Body parts used in the organ donation process are gotten from either a living person or a person who has passed on. The person who donates his body part could be related or unrelated to the patient. A related person could be a child, a sibling or a parent. Similarly, the donor could be unrelated to the patient and could be a spouse or an acquaintance. In other cases, organs for transplant purposes are received from complete strangers who are people of good will. Irrespective of the type of a donor for the body part, the donor should have a blood group suited for the patient. He or she should be of the same blood group as the patient or a universal donor.Organ Donation And Transplantation Essay

In addition to blood group consideration, the donor or the donor’s next of kin has to give consent for the transplant of his body part. Once consent is given, an organ is removed and transplanted into the patient with a few hours. It cannot be stored. Living donors can donate parts such as one of their kidneys or parts of a liver, a pancreas or intestines. A deceased person can donate the above organs and organs, heart, liver and pancreas. Other body parts that can be donated include tissues such as the skin and bone marrow, and blood and platelets.

Organ donation is a very beneficial process. A person who is about to die because of organ failure is able to get a second chance at life due to the organ transplant. Some of the organs that assist in saving lives are the heart and the liver. Another benefit with organ donation is in relation to the furthering of medicine through research. Some people donate their organs, as they approach their death, to medical institutions for purposes of research. With that research, experiments carried out help in finding new and better ways of treating conditions such as diabetes and cancer.Organ Donation And Transplantation Essay

A person who receives an organ for transplant usually gets a second chance at life. A living donor surely feels gratified for giving another person such a chance. In a family setup, the donation improves the family ties.

2. Organ transplantation and organ donation: an overview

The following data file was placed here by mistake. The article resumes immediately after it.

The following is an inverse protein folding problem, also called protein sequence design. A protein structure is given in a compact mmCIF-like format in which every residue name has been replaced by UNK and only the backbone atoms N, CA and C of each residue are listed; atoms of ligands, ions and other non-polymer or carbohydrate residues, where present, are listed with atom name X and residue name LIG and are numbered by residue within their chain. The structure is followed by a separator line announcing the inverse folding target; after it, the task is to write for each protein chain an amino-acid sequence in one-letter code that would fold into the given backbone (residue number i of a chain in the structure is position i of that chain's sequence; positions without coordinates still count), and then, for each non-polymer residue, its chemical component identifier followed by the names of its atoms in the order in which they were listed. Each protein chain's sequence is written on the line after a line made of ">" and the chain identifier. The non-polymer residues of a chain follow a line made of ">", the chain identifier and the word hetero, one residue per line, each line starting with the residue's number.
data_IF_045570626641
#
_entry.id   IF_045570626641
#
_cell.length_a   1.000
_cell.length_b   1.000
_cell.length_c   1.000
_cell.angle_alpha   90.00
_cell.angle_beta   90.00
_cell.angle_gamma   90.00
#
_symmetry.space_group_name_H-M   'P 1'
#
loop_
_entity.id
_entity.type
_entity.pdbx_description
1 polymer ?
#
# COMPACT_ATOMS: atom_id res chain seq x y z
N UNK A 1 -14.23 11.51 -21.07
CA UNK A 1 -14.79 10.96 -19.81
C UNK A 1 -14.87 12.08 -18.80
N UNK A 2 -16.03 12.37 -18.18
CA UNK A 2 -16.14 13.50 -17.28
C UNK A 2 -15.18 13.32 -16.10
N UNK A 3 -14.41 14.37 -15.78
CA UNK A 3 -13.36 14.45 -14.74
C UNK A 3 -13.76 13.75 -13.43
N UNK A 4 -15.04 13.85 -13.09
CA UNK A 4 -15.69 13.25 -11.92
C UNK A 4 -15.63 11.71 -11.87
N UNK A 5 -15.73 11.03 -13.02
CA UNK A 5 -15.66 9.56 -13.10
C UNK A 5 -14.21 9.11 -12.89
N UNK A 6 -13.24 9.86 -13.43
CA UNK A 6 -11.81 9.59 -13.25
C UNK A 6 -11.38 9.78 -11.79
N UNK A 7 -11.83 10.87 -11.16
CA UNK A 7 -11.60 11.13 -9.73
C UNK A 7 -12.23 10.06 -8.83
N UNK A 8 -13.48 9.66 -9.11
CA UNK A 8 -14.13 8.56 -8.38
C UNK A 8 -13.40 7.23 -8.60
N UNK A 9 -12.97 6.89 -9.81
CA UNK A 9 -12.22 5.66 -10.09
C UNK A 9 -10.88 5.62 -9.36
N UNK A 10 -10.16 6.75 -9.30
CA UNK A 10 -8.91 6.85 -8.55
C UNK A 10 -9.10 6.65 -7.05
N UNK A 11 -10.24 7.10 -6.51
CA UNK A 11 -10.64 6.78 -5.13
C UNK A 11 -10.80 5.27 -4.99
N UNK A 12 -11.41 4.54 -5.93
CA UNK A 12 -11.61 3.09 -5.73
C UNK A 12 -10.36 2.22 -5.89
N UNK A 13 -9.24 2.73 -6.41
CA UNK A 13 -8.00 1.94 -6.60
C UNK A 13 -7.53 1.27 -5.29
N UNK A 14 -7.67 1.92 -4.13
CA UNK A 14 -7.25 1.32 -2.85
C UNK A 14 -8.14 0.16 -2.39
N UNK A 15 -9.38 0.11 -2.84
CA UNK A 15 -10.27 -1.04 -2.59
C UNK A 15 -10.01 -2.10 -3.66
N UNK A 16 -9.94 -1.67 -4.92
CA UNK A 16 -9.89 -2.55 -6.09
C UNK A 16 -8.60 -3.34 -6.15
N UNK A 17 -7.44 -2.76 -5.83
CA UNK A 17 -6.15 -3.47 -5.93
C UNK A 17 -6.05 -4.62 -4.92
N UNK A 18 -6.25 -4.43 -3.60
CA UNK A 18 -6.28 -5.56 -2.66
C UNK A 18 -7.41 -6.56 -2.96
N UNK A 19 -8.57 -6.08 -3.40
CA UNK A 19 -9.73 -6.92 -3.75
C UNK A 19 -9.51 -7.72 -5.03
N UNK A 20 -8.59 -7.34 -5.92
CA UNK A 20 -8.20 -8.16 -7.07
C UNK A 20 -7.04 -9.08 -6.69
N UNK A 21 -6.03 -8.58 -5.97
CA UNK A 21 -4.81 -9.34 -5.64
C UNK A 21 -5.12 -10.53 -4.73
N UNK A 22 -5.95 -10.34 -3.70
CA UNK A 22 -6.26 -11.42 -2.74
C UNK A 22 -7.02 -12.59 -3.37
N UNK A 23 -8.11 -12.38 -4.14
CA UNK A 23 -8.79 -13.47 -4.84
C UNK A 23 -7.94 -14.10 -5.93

Organ transplantation involves the surgical implantation of an organ or section of an organ into a person whose own organ is failing. The donor organ may come from both deceased individual as well as from a living donor. The patients psychological and behavior aspect as well their emotional response and mental health and adherence to medical regimen should be assessed before and after organ transplantation. The living donor’s psychological response towards organ donation (most commonly for kidney and liver segment transplantation) is an important aspect to consider in the transplantation process.Organ Donation And Transplantation Essay

Organ donation is defined as “giving an organ or part of an organ to be transplanted into another person” (Organ procurement of Transplant Network (OPTN), 2015), organ donation has the potential to save lives. The organs donated from one single donor can save up to eight lives. Organ transplantation may be one of the options left to sustain someone’s life. However, the disparity that exists between the supply and demand of donated organs, leads to a loss of many lives. Based on recent OPTN data, approximately 21 people will die each day while waiting for a transplant in the United States (US). Currently, 123, 358 people are awaiting organs and on the transplant list in the US with this number growing and the number of donated organs declining.Organ Donation And Transplantation Essay

Asian Indians are more likely to have higher rates of having obesity and diabetes when compared with other Asian subgroups which make them at an increased risk of needing a donated organ [35]. These conditions can lead one to develop coronary artery disease and hypertension which then can lead to chronic kidney disease and other chronic illnesses. Patients who suffer from chronic kidney disease need regular dialysis which can ultimately lead them to organ transplantation to improve one’s quality of life. Also, conditions such as diabetes and obesity can be detrimental to one’s life and can lead to fatty liver disease which can lead to chronic liver disease requiring liver transplantation if the liver decompensates.Organ Donation And Transplantation Essay